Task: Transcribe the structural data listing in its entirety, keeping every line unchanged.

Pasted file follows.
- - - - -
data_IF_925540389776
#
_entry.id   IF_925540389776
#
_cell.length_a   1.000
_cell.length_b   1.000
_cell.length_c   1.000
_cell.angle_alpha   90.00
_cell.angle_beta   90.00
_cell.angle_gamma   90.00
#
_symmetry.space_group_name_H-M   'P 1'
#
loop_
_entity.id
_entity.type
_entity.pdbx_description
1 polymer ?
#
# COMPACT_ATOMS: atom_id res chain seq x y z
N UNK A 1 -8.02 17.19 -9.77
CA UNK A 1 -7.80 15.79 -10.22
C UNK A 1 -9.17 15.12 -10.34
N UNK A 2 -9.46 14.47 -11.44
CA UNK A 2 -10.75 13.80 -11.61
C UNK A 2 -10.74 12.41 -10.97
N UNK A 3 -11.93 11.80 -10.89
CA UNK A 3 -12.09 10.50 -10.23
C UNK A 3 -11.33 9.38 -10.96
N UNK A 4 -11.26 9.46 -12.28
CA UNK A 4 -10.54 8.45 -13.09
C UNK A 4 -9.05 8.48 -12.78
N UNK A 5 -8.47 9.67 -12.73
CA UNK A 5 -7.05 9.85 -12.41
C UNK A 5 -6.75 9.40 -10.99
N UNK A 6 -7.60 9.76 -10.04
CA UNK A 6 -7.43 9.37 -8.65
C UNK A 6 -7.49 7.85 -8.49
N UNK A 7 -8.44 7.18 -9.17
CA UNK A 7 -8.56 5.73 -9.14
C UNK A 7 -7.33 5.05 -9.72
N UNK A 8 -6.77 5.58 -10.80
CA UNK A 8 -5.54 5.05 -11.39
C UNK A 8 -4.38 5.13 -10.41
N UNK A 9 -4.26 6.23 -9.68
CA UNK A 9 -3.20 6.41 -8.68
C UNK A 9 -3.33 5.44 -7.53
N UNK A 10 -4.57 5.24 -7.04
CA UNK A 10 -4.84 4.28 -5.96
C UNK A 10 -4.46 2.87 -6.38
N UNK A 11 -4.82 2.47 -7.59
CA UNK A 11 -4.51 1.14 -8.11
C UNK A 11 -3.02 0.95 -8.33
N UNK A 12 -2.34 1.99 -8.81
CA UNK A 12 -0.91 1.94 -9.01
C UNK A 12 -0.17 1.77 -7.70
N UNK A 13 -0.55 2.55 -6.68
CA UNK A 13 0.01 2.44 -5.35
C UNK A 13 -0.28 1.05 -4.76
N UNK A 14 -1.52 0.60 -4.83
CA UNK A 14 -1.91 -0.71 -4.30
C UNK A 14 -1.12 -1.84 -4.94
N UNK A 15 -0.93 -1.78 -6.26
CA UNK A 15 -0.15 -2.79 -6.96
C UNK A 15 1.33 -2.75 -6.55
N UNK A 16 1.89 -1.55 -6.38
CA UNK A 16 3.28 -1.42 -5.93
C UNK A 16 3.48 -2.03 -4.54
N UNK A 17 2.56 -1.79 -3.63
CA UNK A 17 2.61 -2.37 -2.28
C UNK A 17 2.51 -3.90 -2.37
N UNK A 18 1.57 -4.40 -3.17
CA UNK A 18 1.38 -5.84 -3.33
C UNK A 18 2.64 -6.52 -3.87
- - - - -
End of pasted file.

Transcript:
data_IF_925540389776
#
_entry.id   IF_925540389776
#
_cell.length_a   1.000
_cell.length_b   1.000
_cell.length_c   1.000
_cell.angle_alpha   90.00
_cell.angle_beta   90.00
_cell.angle_gamma   90.00
#
_symmetry.space_group_name_H-M   'P 1'
#
loop_
_entity.id
_entity.type
_entity.pdbx_description
1 polymer ?
#
# COMPACT_ATOMS: atom_id res chain seq x y z
N UNK A 1 -8.02 17.19 -9.77
CA UNK A 1 -7.80 15.79 -10.22
C UNK A 1 -9.17 15.12 -10.34
N UNK A 2 -9.46 14.47 -11.44
CA UNK A 2 -10.75 13.80 -11.61
C UNK A 2 -10.74 12.41 -10.97
N UNK A 3 -11.93 11.80 -10.89
CA UNK A 3 -12.09 10.50 -10.23
C UNK A 3 -11.33 9.38 -10.96
N UNK A 4 -11.26 9.46 -12.28
CA UNK A 4 -10.54 8.45 -13.09
C UNK A 4 -9.05 8.48 -12.78
N UNK A 5 -8.47 9.67 -12.73
CA UNK A 5 -7.05 9.85 -12.41
C UNK A 5 -6.75 9.40 -10.99
N UNK A 6 -7.60 9.76 -10.04
CA UNK A 6 -7.43 9.37 -8.65
C UNK A 6 -7.49 7.85 -8.49
N UNK A 7 -8.44 7.18 -9.17
CA UNK A 7 -8.56 5.73 -9.14
C UNK A 7 -7.33 5.05 -9.72
N UNK A 8 -6.77 5.58 -10.80
CA UNK A 8 -5.54 5.05 -11.39
C UNK A 8 -4.38 5.13 -10.41
N UNK A 9 -4.26 6.23 -9.68
CA UNK A 9 -3.20 6.41 -8.68
C UNK A 9 -3.33 5.44 -7.53
N UNK A 10 -4.57 5.24 -7.04
CA UNK A 10 -4.84 4.28 -5.96
C UNK A 10 -4.46 2.87 -6.38
N UNK A 11 -4.82 2.47 -7.59
CA UNK A 11 -4.51 1.14 -8.11
C UNK A 11 -3.02 0.95 -8.33
N UNK A 12 -2.34 1.99 -8.81
CA UNK A 12 -0.91 1.94 -9.01
C UNK A 12 -0.17 1.77 -7.70
N UNK A 13 -0.55 2.55 -6.68
CA UNK A 13 0.01 2.44 -5.35
C UNK A 13 -0.28 1.05 -4.76
N UNK A 14 -1.52 0.60 -4.83
CA UNK A 14 -1.91 -0.71 -4.30
C UNK A 14 -1.12 -1.84 -4.94
N UNK A 15 -0.93 -1.78 -6.26
CA UNK A 15 -0.15 -2.79 -6.96
C UNK A 15 1.33 -2.75 -6.55
N UNK A 16 1.89 -1.55 -6.38
CA UNK A 16 3.28 -1.42 -5.93
C UNK A 16 3.48 -2.03 -4.54
N UNK A 17 2.56 -1.79 -3.63
CA UNK A 17 2.61 -2.37 -2.28
C UNK A 17 2.51 -3.90 -2.37
N UNK A 18 1.57 -4.40 -3.17
CA UNK A 18 1.38 -5.84 -3.33
C UNK A 18 2.64 -6.52 -3.87